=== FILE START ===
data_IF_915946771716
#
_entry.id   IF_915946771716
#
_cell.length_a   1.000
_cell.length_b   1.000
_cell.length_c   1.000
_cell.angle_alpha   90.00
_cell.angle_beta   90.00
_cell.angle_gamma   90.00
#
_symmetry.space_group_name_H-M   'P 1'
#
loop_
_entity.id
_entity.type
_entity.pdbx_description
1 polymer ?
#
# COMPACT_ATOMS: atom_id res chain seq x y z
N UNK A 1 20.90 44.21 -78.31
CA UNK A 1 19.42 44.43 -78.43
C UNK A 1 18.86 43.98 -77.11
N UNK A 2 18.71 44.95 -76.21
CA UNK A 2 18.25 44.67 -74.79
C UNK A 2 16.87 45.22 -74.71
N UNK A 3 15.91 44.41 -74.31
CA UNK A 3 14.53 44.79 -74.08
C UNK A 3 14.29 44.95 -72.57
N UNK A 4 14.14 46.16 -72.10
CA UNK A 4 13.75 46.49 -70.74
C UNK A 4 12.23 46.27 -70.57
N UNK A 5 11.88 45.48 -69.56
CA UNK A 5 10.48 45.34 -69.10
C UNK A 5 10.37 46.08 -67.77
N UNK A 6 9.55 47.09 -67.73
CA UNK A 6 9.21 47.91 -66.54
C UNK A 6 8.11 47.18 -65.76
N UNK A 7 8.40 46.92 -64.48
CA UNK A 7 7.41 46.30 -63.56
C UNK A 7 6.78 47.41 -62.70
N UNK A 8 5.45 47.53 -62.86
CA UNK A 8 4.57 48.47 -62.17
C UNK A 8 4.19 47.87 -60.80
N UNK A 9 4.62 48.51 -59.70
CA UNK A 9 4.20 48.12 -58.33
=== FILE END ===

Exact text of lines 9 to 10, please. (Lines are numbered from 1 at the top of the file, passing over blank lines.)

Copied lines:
_cell.angle_beta   90.00
_cell.angle_gamma   90.00